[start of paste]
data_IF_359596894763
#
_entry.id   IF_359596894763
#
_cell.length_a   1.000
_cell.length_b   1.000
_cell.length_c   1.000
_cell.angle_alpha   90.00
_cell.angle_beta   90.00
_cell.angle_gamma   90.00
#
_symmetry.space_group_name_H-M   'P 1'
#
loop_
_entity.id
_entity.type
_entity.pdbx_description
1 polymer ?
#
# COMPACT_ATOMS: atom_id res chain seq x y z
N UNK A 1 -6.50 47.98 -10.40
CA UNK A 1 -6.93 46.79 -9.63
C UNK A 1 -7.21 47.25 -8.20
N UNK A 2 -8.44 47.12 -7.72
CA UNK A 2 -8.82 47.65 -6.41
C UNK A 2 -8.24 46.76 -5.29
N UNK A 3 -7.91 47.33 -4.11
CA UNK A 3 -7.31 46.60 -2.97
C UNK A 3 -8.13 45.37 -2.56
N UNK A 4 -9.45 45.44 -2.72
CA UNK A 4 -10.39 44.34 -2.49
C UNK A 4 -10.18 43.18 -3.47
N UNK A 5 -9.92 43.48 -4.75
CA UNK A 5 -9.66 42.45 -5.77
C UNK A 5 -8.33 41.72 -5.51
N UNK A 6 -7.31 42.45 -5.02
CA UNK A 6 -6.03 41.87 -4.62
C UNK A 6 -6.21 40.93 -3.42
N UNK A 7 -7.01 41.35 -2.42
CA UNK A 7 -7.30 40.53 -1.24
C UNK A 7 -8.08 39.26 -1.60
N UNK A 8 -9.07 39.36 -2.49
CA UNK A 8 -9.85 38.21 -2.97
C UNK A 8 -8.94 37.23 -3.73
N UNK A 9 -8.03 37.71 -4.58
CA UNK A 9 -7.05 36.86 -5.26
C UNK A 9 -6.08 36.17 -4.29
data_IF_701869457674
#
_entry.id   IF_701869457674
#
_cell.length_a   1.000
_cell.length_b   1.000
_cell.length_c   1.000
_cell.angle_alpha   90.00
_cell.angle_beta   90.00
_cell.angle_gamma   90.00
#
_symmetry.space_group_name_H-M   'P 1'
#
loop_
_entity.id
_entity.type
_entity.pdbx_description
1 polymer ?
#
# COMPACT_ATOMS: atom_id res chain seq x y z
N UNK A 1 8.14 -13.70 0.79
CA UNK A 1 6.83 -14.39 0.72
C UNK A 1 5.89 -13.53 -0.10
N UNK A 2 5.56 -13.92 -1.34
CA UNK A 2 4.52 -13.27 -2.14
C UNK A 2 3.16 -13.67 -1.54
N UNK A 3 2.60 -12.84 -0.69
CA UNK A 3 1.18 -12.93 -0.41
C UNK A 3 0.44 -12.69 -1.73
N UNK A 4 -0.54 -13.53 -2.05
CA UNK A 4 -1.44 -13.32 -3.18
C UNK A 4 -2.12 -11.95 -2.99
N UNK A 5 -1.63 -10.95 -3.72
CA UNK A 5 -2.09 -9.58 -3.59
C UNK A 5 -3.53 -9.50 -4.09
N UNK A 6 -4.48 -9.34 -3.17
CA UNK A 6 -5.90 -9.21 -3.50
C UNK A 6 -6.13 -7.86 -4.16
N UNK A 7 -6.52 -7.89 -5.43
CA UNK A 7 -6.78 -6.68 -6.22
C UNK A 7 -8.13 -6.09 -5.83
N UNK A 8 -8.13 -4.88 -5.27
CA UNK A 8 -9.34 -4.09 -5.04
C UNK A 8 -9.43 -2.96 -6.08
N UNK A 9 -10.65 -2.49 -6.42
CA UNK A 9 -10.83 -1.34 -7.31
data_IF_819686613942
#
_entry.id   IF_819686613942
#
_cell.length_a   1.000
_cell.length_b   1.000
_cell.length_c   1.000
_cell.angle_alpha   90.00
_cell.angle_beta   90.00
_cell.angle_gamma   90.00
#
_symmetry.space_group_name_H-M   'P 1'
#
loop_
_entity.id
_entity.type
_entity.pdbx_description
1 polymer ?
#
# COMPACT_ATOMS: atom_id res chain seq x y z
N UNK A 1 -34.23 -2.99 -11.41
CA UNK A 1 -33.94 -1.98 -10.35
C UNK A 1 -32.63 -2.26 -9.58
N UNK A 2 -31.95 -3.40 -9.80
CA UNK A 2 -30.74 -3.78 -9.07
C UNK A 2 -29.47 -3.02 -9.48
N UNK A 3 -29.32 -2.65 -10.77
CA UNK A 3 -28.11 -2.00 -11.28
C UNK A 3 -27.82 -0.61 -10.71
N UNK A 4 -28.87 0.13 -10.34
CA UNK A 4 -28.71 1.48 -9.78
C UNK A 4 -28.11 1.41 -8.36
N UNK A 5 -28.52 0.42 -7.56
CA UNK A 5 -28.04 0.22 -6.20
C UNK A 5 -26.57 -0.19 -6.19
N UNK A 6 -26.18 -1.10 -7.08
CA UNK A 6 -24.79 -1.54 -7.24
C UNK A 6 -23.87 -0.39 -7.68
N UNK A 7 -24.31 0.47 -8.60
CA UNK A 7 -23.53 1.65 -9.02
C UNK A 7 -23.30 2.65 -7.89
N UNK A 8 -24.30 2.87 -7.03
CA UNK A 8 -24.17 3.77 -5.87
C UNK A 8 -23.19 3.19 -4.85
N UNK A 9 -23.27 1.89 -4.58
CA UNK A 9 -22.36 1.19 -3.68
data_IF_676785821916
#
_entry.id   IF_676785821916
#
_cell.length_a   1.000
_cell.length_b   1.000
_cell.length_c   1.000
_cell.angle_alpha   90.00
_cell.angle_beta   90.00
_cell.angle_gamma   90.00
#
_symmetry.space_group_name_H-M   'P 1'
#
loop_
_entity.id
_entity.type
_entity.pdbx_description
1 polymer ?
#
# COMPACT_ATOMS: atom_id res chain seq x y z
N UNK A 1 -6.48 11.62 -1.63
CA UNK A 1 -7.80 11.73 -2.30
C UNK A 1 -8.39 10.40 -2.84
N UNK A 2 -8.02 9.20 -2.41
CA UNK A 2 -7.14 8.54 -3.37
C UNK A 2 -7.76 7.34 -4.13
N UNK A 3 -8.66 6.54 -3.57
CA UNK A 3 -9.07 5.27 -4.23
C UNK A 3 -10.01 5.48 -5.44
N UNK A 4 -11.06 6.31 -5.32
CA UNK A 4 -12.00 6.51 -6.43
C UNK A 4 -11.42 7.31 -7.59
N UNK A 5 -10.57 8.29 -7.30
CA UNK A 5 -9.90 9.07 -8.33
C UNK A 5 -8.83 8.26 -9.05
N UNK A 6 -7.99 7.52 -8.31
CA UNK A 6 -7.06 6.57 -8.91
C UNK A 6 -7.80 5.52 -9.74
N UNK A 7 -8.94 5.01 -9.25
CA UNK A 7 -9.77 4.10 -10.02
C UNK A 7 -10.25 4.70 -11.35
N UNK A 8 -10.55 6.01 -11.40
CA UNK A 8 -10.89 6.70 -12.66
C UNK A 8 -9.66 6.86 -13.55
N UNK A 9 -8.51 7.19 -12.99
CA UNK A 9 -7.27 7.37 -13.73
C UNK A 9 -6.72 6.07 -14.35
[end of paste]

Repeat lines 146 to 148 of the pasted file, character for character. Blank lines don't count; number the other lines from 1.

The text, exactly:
_cell.length_c   1.000
_cell.angle_alpha   90.00
_cell.angle_beta   90.00